Reminiscences of Aberdeenshire Cricket

Published: 2021
Pages: 100
Author: Miller, Richard (Editor)
Publisher: Private
Rating: 3 stars

A little knowledge is a dangerous thing. I have long known that the main cricket ground in Aberdeen is at Mannofield Park, purely because one of my favourite cricket tours, that in 1948 by Don Bradman’s ‘Invincibles’, wound up their visit there, The Don waving goodbye to the UK with, inevitably, an unbeaten century.

Because of this at some point in the past I had satisfied myself that Mannofield was in the city of Aberdeen. At that time I did not realise, although I later did after reading the first six of Richard Miller’s booklets on Scottish cricket history last year, that the Aberdeenshire club that played there were not in fact a county club in the sense that county clubs are in England.

Thus, like Forfarshire and Perthshire, I opened this booklet knowing what Aberdeenshire were, a cricket club pure and simple. That said I then had reason to doubt myself for some time. Extremely helpfully Richard has reproduced on the inside of the rear wrapper of this one a map the north east of Scotland showing all of the locations the book refers to. That in Victorian times the Aberdeenshire club was not located where it is now was not necessarily a surprise, but the fact that it was the best part of forty miles away was.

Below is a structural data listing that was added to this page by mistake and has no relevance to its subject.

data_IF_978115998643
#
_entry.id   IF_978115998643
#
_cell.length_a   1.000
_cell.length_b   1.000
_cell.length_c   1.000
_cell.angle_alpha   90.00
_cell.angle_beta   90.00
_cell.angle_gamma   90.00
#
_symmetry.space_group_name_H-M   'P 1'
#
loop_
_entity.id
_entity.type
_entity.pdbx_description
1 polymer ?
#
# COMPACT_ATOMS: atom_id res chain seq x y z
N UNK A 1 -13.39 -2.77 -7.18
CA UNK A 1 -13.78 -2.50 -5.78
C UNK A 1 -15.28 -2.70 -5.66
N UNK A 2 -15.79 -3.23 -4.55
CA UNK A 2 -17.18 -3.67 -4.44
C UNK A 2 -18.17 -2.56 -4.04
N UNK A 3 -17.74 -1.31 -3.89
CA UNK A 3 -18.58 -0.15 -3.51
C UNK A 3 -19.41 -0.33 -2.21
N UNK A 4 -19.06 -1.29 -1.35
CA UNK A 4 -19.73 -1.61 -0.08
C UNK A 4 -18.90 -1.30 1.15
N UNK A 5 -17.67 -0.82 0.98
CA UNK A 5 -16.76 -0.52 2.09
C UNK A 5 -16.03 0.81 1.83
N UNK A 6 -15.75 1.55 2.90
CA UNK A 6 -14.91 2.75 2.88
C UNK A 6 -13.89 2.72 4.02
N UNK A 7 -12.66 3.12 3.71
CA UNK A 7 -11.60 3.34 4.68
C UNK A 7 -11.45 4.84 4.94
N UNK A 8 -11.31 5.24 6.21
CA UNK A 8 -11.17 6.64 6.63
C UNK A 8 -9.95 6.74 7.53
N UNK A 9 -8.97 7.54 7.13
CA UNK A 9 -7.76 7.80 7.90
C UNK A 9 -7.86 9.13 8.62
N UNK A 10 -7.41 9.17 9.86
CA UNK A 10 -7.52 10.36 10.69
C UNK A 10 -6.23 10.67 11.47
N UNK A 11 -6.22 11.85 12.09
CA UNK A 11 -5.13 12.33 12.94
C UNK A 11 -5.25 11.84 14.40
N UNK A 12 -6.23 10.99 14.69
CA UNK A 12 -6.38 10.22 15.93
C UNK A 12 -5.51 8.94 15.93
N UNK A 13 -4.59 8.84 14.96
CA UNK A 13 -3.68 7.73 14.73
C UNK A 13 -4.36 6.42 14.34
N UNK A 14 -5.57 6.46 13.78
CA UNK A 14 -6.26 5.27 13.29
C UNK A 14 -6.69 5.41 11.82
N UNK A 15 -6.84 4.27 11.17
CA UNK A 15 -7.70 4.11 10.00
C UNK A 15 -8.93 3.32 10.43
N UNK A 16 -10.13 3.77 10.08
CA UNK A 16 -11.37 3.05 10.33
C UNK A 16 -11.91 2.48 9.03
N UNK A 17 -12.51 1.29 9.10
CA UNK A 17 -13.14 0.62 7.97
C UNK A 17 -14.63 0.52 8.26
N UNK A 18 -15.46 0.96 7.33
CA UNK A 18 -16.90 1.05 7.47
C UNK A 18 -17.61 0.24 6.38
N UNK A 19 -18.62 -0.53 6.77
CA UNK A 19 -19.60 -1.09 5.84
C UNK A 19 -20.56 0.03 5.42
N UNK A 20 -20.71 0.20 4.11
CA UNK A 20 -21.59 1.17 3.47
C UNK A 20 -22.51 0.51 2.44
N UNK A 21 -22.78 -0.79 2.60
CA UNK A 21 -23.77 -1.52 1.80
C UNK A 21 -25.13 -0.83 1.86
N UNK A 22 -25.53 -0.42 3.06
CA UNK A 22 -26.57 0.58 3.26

But my geographical struggles are not, in the scheme of things, of great importance. What is is that Richard Miller has gathered together a series of articles that originally appeared in the Peterhead Sentinel and Buchan Journal in 1896 and 1897 under the by line of ‘Long On’.

The identity of Long On was not a closely guarded secret. The man himself, Adam Dunbar, was a schoolmaster and also a prolific cricketer and a very good one. The entire booklet runs to 100 pages so, even allowing for the fact that Richard has added an appreciation of Dunbar and two obituaries as well as more than twenty photographs from his own collection there is still plenty of material.

There are no tales in this one of the doings of visiting teams or players who had made names for themselves in the First Class arena, but once again Dunbar proves to be a decent writer with plenty of interesting stories to tell on the subject of cricket in north east Scotland in the later years of the nineteenth century. Like the first seven volumes that Richard has produced this one will be of great interest to anyone with an interest in the history of cricket in Scotland.

Leave a comment

Comments are moderated, and will not appear until they have been approved

More articles by Martin Chandler